Becoming whipped up over flagellate dermatoses
July 13, 2017
The literature on flagellate dermatoses has been whipped into frenzy. The initial description from the ingestion of shiitake mushrooms has expanded to include other causes such as porcini mushrooms (1), consumption of Auricularia auricular-judae (2), chemotherapy with bleomycin, peplomycin, doxorubicin, docetaxel, bendamustine (3), trastuzumab (4), dermatomyositis (5) or adult-onset Still disease (6). Flagellate hyperpigmentation has been reported following Chikungunya fever (7).
Despite the plethora of reports, the “classic” cases of flagellate dermatitis are those associated with shiitake mushrooms or bleomycin. The diagnosis should be considered based on the history of exposure and once other external conditions causing streaked eruptions are ruled out (such as contact dermatitis, photo-contact dermatitis, phytophotodermatitis, or Koebnerization from other dermatoses).
Mendonça et al detail the case of a 40 year-old woman who developed pruritic, “whiplash” linear red streaks on her trunk 48 hours after eating shitake mushrooms. A skin biopsy demonstrated a superficial perivascular lymphocytic dermatitis with discrete spongiosis. The eruption resolved completely within ten days using topical steroids. As the authors note, cases caused by bleomycin, while initially urticarial, often resolve with hyperpigmentation. Importantly, bleomycin therapy may be continued in the presence of flagellate erythema (8).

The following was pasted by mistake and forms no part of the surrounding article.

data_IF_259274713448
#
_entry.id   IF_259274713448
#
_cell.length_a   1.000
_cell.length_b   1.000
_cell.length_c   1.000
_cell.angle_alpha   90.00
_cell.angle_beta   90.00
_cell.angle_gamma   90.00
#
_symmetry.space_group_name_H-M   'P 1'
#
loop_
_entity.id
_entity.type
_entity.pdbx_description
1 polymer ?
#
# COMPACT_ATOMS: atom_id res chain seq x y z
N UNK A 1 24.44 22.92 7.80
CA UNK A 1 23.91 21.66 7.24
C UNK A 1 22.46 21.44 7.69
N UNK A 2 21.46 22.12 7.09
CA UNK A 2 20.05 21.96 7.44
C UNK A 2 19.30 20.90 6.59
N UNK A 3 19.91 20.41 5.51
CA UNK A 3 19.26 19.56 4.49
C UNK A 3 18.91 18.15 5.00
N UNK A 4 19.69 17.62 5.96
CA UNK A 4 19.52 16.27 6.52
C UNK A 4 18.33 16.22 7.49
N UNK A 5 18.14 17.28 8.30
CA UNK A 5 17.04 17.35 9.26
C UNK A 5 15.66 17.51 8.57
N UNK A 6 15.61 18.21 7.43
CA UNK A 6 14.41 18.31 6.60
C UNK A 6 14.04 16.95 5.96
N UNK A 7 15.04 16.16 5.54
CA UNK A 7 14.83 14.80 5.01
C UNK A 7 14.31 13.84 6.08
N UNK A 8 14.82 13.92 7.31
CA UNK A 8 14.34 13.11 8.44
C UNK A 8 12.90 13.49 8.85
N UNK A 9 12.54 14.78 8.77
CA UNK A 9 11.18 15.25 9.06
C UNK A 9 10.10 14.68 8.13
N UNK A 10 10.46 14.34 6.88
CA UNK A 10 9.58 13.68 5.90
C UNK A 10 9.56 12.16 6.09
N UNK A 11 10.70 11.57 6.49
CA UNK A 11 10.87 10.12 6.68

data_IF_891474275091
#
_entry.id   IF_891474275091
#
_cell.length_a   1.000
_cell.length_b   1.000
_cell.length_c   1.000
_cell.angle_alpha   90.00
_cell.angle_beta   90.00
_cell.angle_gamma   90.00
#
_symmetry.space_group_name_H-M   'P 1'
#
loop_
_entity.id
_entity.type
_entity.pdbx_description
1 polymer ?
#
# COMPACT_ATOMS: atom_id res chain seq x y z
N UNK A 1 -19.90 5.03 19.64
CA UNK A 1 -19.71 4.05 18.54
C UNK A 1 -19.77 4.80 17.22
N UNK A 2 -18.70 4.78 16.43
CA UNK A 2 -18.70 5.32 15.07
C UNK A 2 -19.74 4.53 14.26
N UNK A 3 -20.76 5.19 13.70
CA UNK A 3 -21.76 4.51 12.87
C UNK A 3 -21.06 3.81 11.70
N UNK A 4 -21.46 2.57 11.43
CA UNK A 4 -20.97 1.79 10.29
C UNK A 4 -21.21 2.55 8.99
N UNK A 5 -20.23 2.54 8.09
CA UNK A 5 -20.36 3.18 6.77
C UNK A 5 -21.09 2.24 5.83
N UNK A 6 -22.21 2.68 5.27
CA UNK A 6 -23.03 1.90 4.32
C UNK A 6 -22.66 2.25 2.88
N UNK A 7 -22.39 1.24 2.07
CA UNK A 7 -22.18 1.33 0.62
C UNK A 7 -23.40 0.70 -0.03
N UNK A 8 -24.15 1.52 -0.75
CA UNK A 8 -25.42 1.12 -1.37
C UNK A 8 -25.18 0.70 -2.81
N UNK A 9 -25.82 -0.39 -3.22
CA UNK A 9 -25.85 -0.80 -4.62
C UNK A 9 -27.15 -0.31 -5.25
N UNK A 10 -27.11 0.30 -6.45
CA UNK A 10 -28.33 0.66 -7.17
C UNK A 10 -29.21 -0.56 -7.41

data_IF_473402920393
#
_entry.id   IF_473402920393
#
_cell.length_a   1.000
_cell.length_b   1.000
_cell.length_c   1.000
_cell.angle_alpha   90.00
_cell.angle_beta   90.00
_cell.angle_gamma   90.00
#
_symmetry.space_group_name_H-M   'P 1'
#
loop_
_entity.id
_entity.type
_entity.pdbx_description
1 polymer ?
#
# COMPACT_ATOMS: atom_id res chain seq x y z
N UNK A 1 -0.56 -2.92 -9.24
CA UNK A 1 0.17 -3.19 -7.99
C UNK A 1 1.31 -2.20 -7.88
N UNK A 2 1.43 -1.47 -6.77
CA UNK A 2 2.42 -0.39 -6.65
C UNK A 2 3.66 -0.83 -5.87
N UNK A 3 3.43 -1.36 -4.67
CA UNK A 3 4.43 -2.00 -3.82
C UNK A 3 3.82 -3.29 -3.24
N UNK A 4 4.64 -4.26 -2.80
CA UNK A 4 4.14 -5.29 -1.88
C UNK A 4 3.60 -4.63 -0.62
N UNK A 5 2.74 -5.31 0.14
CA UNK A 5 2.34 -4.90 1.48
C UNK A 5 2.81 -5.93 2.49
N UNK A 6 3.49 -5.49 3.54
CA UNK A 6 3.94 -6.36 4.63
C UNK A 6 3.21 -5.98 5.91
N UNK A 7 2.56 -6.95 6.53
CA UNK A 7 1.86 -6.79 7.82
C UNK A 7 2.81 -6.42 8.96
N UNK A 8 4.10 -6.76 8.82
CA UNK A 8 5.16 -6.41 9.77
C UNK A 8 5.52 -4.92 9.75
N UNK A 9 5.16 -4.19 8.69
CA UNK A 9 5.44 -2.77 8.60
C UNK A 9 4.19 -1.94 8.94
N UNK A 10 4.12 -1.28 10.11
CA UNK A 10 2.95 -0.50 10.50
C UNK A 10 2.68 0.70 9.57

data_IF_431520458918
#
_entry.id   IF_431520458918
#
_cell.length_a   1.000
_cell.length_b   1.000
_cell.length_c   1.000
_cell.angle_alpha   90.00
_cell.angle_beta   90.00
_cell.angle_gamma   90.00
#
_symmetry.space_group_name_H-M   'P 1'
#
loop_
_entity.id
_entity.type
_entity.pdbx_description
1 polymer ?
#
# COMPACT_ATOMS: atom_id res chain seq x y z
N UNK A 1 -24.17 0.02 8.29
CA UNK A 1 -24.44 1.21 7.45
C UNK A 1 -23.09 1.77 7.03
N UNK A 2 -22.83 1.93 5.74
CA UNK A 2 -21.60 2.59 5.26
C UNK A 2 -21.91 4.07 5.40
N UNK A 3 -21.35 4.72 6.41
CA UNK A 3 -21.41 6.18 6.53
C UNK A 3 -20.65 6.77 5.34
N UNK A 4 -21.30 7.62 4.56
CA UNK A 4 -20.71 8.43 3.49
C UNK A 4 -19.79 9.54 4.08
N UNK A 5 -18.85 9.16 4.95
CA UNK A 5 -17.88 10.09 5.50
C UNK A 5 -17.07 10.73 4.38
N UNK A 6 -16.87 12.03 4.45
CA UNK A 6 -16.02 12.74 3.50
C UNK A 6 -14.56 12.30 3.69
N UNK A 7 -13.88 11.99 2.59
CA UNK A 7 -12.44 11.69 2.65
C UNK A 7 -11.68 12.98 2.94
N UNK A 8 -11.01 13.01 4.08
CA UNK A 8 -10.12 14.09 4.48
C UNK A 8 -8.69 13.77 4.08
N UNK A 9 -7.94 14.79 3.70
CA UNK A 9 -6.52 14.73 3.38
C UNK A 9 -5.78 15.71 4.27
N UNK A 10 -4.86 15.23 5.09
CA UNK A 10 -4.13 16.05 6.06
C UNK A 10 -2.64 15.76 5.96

The cause of these flagellate eruptions is obscure. A toxic reaction remains the most commonly accepted hypothesis. The polysaccharide Lentinan is considered the most important inducing agent. Lentinan is known to promote interleukin-1–induced inflammation and vasodilatation, which may explain some of the clinical manifestations. Another potential trigger is a sulphur compound present in L edodes, which is structurally similar to bleomycin (9). Despite the similarities in clinical appearance, different pathomechanisms must be responsible. For example, in the cases of flagellate erythema due to dermatomyositis, vacuolar alteration is appreciated at the epidermal-dermal junction (5) and necrotic keratinocytes are seen within the epidermal spinous and corneal layer in cases of adult-onset Still disease (6).
The most striking feature — the “whiplash” appearance — still defies explanation. Is trauma or Koebnerization at play? The timing of some eruptions suggests a delayed hypersensitivity reaction, although direct toxicity of drugs cannot be excluded. I wish I could whip up a great answer, but no degree of self-flagellation is allowing me to do so.
1. Molin S, et al. Boletus dermatitis: A new variant of flagellate dermatitis. Ann Allergy Asthma Immunol 2015; 115: 254-5.
2. Lang N, et al. Streaky, whiplash-like erythema and succulent papules: flagellate dermatitis following consumption of Auricularia auricula-judae. J Dtsch Dermatol Ges 2016; 14: 303-4.
3. Vadeboncoeur S, et al. Flagellate pattern of toxic erythema of chemotherapy due to doxorubicin: A case report. J Cutan Med Surg 2016; 20: 481-3.
4. Cohen PR. Trastuzumab-associated flagellate erythema: Report in a woman with metastatic breast cancer and review of antineoplastic therapy-induced flagellate dermatoses. Dermatol Ther (Heidelb) 2015; 5: 253-64.
5. Gómez Centeno P, et al. Flagellate erythema and dermatomyositis. Clin Exp Dermatol 1998; 23: 239-40.
6. Heymann WR. Adult-onset Still disease is on the move. Skinmed 2016; 14: 211-2.
7. Kandhari R, et al. Flagellate pigmentation and exacerbation of melisma following chikungunya fever: A less frequently reported finding. Indian J Dermatol Venereol Leprol 2012; 78: 774.
8. Mendonça FM, et al. Flagellate dermatitis and flagellate erythema: Report of 4 cases. Int J Dermatol 2017; 56: 461-3.
9. Netchiporouk E, et al. Pustular flagellate dermatitis after consumption of shiitake mushrooms. JAAD Case Rep 2015; 1: 117-9.
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